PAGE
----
And as concerning those points whereupon such liberty has been allowed, we hereby further declare that no Minister of this Church is required to hold or teach any doctrine which has not been cleanly determined by the Articles of Religion.
    The Special Absolution in the Office for the Visitation of the Sick has been the cause of offence to many; and as it is a form unknown to the Church in ancient times, and as we saw no adequate reason for its retention, and no ground for asserting that its removal would make any change in the doctrine of the Church, we have deemed it fitting that, in the special cases contemplated in this Office, and in that for the Visitation of Prisoners, absolution should be pronounced to penitents in the form appointed in the Office for the Holy Communion.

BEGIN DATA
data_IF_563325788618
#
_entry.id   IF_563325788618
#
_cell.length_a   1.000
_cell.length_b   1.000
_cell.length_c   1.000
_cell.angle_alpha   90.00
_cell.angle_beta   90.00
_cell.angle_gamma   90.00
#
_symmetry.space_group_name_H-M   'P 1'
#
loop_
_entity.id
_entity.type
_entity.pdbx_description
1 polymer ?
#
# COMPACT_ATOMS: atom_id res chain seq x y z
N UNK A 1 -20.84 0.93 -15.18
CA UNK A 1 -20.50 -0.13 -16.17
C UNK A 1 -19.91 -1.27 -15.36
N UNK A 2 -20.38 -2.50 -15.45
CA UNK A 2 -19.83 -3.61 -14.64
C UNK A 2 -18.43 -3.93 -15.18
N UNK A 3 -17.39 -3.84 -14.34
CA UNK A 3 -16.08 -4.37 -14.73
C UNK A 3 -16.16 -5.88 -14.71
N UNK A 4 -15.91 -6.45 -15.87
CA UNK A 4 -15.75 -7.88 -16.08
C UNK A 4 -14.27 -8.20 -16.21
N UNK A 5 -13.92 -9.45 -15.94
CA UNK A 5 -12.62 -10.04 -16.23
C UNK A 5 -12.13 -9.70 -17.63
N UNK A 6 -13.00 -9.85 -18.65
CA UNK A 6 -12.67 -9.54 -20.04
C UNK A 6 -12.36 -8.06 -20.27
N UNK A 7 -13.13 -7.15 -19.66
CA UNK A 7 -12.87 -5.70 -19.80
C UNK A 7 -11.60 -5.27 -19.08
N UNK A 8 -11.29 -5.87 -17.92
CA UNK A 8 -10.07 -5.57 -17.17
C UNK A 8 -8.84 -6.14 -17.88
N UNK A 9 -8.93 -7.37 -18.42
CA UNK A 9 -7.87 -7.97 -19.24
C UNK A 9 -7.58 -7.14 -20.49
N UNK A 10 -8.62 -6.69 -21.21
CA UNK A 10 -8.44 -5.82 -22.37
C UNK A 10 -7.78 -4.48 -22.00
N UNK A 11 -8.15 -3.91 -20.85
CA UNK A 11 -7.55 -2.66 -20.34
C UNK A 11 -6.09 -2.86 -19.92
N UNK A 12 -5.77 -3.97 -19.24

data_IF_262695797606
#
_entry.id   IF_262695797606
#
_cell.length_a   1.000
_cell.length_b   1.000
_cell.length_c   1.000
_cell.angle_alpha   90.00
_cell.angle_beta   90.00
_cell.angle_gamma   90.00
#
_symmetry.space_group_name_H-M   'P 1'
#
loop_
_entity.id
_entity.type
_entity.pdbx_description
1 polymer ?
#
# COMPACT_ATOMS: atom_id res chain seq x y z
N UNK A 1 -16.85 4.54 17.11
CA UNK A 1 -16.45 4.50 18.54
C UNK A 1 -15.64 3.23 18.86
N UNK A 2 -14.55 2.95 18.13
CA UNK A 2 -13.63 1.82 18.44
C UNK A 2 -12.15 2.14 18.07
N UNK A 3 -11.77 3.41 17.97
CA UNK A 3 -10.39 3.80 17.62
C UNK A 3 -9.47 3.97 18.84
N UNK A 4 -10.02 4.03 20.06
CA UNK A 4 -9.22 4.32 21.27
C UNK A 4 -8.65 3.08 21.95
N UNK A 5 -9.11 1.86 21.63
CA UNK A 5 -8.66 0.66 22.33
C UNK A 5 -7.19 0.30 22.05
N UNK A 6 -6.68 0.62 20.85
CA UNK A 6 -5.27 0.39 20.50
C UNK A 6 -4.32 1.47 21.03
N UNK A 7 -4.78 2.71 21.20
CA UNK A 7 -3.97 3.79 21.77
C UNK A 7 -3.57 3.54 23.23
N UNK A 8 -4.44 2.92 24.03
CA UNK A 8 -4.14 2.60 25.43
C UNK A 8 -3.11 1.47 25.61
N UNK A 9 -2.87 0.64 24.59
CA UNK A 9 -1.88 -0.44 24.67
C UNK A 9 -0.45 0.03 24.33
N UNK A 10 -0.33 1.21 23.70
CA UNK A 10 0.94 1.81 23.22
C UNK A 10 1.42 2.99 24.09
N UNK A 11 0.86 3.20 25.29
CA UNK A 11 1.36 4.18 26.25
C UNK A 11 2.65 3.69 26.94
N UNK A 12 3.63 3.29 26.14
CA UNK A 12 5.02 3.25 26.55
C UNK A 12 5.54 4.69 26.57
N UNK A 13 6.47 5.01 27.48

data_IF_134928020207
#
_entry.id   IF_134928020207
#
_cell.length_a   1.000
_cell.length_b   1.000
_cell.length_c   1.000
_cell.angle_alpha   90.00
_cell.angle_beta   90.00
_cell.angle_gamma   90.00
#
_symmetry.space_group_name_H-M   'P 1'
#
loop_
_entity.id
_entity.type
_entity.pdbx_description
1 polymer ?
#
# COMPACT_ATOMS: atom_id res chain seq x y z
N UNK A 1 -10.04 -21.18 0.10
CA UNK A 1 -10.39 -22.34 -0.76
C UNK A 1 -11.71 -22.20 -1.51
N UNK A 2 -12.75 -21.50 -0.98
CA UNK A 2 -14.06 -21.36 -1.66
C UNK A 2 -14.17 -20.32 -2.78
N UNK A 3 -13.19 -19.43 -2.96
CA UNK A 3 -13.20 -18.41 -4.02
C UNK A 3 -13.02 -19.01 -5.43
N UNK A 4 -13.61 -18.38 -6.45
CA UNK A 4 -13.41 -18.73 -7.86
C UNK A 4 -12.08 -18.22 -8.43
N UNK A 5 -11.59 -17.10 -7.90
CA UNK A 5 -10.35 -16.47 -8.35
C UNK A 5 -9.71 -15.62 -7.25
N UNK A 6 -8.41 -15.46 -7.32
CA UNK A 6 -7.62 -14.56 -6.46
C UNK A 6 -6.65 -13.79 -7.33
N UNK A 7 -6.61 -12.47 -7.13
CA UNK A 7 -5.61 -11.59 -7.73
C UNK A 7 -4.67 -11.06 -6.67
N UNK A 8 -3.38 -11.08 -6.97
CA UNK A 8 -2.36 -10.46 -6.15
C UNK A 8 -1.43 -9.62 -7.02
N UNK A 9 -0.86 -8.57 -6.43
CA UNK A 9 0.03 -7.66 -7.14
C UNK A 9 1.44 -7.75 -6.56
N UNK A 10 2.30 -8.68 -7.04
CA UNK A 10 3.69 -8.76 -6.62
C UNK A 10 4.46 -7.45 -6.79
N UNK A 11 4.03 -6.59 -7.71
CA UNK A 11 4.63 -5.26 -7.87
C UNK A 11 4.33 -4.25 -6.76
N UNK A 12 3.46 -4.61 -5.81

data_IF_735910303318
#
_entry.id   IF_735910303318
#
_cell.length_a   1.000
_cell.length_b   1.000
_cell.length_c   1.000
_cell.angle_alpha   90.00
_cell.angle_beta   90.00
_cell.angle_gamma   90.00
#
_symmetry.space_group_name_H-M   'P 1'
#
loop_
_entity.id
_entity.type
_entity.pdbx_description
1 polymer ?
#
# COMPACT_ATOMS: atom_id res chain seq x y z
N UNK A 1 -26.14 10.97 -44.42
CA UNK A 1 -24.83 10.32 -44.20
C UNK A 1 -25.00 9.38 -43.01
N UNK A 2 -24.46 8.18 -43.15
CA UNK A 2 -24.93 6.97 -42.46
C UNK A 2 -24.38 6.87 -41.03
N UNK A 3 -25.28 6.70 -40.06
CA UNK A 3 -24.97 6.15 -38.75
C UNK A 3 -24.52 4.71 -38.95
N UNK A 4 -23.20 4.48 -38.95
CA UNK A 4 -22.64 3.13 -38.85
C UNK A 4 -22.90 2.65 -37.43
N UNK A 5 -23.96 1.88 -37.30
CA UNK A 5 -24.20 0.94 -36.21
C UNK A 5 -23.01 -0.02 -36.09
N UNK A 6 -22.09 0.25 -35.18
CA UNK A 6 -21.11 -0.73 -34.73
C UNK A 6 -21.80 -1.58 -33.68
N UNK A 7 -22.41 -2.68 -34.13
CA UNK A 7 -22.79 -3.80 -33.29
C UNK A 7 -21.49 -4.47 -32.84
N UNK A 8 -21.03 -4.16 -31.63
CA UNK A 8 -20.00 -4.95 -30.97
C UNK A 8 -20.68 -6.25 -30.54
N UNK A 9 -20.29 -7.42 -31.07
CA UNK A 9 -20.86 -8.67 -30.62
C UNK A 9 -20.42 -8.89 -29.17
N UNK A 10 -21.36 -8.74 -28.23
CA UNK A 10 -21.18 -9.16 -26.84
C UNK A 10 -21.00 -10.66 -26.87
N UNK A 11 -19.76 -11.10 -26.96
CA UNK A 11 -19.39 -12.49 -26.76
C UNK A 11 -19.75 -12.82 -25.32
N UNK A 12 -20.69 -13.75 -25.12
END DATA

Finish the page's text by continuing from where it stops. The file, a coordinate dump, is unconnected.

No change has been made in the formula of Ordination of Priests, though desired by some; for, upon a full review of our Formularies, we deem it plain, and here declare that, save in the matter of Ecclesiastical censures, no power or authority is by them ascribed to the Church or to any of its Ministers in respect of forgiveness of sins after Baptism, other than that of declaring and pronouncing, on God's part remission of sins to all that are truly penitent, to the quieting of their conscience, and the removal of all doubt and scruple; nor is it anywhere in our Formularies taught or implied that confession to, and absolution by, a Priest are any conditions of God's pardon; but, on the contrary, it is fully taught that all Christians who sincerely repent, and unfeignedly believe the Gospel, may draw nigh, as worthy Communicants, to the Lord's Table without any such confession or absolution; which comfortable doctrine of God's free forgiveness of sin is also more largely set forth in the Homily of Repentance and in that of the Salvation of Mankind.